In case you forgot basics how to make Aperol Manhattan

Place your chosen strainer on top of the shaker or mixing glass, ensuring a secure fit. Pour the cocktail into a glass through the strainer, which will catch solid ingredients and ice. If double straining, hold the fine mesh strainer between the shaker and the glass.

Learn everything on how to strain

Insert the spoon into the glass until it touches the bottom. Keep the back of the spoon against the inside wall of the glass, and stir in a smooth, circular motion. The goal is to swirl the ice and ingredients together without churning or splashing.

Learn everything on how to stir

Garnishing a bar drink depends on the type of garnish and the cocktail. Generally, it involves preparing the garnish (like cutting a citrus wheel or picking a sprig of mint), and then adding it to the drink in a visually appealing way (like perching it on the rim or floating it on top).

Learn everything on garnishing

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Frequently Asked Questions on Aperol Manhattan

What type of glass is recommended for serving an Aperol Manhattan?

An Aperol Manhattan is typically served in a chilled cocktail glass, sometimes referred to as a martini glass, to showcase its clarity and color.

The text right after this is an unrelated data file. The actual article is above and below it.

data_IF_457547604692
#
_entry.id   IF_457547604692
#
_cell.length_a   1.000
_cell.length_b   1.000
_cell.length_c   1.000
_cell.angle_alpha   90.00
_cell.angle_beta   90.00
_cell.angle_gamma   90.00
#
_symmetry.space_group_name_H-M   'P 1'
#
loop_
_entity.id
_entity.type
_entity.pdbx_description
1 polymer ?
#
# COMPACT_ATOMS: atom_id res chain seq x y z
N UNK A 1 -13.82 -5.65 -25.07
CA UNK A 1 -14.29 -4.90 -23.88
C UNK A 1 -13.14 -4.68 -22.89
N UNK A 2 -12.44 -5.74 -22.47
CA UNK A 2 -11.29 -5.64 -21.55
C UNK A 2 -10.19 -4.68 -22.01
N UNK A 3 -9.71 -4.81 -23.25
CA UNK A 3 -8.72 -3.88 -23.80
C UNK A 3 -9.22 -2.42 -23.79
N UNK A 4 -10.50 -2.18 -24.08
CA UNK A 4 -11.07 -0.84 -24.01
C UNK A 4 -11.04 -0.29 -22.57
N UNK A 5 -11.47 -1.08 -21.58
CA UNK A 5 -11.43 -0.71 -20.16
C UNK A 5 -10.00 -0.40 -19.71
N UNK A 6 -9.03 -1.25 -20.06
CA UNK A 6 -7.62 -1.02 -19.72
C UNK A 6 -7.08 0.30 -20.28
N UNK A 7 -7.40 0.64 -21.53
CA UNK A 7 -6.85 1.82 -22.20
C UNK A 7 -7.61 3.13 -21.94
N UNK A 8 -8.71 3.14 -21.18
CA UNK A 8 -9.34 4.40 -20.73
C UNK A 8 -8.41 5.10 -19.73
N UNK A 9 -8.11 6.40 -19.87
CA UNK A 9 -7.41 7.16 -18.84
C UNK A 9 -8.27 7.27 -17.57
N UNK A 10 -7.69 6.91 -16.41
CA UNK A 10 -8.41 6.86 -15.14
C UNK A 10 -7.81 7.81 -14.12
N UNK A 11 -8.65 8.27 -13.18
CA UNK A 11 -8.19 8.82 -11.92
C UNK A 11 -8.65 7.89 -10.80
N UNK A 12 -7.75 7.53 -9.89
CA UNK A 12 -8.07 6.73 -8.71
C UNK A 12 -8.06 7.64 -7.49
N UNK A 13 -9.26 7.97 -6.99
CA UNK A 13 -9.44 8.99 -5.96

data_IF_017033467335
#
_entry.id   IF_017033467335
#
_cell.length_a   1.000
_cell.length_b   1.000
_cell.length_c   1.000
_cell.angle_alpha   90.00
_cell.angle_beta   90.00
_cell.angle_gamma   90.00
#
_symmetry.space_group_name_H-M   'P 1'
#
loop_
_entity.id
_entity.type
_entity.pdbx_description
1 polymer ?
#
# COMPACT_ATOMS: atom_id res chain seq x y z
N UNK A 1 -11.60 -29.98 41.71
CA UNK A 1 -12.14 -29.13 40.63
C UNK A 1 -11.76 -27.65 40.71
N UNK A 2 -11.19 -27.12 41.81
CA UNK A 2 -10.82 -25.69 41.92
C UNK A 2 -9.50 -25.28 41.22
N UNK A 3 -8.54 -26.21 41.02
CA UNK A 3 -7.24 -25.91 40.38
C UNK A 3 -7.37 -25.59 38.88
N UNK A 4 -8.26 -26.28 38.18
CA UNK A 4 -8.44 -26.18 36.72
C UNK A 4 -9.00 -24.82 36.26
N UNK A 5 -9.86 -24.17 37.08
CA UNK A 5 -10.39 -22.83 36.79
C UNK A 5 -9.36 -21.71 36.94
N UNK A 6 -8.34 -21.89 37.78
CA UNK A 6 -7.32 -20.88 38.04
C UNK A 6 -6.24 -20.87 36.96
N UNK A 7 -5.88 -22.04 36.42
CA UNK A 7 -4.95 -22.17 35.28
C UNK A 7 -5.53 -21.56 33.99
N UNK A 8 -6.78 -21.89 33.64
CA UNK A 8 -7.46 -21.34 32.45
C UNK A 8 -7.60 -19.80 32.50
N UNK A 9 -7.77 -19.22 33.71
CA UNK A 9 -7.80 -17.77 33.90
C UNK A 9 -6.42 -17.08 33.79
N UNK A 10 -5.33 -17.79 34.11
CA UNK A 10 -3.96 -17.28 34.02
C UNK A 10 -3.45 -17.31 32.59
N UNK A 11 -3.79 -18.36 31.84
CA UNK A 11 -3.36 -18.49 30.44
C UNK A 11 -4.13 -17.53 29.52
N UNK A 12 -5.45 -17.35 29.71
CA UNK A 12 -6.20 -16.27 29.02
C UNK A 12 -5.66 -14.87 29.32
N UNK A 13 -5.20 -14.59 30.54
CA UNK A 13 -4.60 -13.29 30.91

How can I achieve a perfectly clear ice for my cocktail?

To achieve clear ice, boil distilled water and let it cool, then freeze it in a cooler or an insulated ice mold to promote directional freezing.

What are the effects of stir time on the Aperol Manhattan?

The stir time affects both the temperature and dilution of the cocktail. A longer stir time will produce a colder and slightly more diluted drink, which can enhance smoothness.

Can I make an Aperol Manhattan in advance for a party?

Yes, you can batch prepare and refrigerate the mixture without ice, then stir over ice and serve as needed to maintain freshness and prevent dilution.

Is there a non-alcoholic substitute for the rye whiskey in an Aperol Manhattan?

For a non-alcoholic version, you can use a non-alcoholic spirit with a similar flavor profile to rye whiskey, though this will significantly alter the taste.

Can the Angostura Bitters be omitted if I don't have them?

While Angostura Bitters are a key ingredient, they can be substituted with other aromatic bitters, though the flavor profile will vary.

Is it possible to make an Aperol Manhattan with a different type of citrus garnish?

Yes, while orange peel is traditional, you can experiment with other citrus peels like lemon or grapefruit for a different aroma and flavor accent.